If God cannot be trusted to tell us the truth about marriage in the Bible then how can God be trusted to tell us the truth about anything else, including redemption?

One conservative pastor said in a letter about the matter, “The PCUSA is committing adultery against the Bible and the apostolic faith and that is grounds for denominational divorce.”

His letter to the congregation continues:

“If your heart breaks or you feel anger about the schism that is unraveling before our very eyes in the PCUSA don’t get mad at the churches who are departing in order to remain connected to a true church of Jesus Christ, get angry at those who told us 13 years ago that if we just allowed ‘scrupling’ (PUP) it would be enough. It wasn’t. Scrupling was passed and then they fought to change ordination standards, and now that is not enough. Now marriage must be redefined and that won’t be enough either. …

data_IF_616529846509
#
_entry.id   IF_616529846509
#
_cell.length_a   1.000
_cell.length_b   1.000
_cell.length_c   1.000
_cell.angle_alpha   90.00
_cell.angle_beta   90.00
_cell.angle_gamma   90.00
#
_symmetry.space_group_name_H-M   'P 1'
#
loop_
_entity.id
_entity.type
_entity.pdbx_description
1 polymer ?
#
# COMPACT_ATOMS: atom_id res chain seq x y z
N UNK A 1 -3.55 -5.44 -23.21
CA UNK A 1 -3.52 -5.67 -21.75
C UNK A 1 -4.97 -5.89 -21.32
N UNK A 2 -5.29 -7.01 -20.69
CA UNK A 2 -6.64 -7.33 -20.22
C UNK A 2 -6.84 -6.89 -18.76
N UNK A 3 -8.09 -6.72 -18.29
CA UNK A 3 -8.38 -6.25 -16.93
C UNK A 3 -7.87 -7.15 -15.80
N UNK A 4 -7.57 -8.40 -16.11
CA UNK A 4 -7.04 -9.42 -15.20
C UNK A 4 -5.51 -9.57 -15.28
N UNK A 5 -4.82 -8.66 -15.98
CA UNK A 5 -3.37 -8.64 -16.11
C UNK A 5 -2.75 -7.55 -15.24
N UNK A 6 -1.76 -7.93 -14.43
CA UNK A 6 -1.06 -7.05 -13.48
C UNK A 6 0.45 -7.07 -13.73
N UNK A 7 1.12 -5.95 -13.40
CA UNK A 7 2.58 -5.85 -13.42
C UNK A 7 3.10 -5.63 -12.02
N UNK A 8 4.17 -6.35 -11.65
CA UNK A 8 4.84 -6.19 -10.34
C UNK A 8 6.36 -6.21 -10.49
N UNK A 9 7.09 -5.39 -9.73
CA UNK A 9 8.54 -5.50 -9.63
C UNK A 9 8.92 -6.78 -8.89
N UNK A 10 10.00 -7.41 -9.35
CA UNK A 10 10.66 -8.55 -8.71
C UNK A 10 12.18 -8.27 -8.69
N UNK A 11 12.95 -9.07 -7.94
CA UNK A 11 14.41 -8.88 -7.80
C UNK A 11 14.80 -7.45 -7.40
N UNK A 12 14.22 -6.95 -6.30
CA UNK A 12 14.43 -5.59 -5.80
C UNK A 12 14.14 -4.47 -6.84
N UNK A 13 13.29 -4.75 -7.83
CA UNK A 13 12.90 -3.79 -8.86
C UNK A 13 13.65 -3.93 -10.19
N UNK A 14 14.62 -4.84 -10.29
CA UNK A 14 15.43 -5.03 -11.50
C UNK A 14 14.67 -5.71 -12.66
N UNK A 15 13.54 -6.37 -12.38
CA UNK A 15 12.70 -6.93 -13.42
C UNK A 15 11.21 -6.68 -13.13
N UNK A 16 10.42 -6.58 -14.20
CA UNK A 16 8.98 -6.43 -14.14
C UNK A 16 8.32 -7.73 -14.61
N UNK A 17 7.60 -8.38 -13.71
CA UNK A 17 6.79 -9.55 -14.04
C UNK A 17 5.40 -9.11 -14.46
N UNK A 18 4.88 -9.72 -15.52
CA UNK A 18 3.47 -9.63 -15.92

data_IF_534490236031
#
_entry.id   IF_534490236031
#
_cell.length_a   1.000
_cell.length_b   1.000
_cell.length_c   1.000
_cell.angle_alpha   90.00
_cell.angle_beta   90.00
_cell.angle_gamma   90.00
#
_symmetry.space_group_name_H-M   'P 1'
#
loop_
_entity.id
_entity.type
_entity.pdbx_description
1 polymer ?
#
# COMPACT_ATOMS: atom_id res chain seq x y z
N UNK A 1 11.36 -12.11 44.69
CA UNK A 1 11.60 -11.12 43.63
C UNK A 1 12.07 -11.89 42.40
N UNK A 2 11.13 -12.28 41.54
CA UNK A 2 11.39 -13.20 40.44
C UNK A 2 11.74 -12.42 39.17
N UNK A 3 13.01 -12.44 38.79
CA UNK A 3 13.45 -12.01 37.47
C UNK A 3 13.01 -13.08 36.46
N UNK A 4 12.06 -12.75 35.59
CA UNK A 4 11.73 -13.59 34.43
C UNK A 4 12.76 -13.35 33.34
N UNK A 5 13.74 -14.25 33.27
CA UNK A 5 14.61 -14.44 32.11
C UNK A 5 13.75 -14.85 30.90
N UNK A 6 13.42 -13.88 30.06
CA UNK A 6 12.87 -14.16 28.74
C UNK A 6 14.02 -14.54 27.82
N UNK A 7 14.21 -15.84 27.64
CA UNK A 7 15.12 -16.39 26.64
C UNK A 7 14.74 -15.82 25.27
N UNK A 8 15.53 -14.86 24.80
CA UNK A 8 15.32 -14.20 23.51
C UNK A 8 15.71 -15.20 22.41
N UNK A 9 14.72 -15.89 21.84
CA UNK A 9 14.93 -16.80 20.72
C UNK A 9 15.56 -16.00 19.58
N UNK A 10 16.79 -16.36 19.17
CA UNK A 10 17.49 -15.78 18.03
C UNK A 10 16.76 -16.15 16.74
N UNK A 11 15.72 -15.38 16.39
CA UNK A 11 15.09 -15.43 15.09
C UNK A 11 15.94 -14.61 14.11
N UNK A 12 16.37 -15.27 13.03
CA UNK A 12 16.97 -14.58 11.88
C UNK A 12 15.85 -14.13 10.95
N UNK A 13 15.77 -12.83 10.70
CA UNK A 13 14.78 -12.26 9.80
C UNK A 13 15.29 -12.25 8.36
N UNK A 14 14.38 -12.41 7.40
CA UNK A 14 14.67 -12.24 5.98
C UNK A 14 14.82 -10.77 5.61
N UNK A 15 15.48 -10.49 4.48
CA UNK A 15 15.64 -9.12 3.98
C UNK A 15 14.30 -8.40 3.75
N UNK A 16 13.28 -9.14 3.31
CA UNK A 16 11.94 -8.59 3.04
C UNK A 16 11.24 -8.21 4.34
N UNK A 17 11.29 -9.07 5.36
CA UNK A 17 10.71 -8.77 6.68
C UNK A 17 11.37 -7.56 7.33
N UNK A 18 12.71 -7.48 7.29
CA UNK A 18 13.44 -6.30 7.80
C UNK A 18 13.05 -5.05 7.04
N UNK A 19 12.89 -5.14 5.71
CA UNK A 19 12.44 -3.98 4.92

“Don’t be mad at those who are departing. This issue is before us because those who want to rewrite God’s intent for marriage have brought it before us. No church can avoid or ignore this issue any longer. It has to be faced one way or the other, (even if you face it by ignoring it) regardless of one’s position on the matter. As for Austin and CTS I can assure you that the vast majority of their faculty and student body is for the redefinition of marriage. This letter is a smokescreen. They aren’t interested in the mind of Christ. They are interested in redefining the faith …”

It would appear that time is up for those in the mushy middle who wanted to keep their heads safely buried in the sand. The opening salvos in a volley that will almost assuredly end in folly, has begun.

 

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Carmen Fowler LaBerge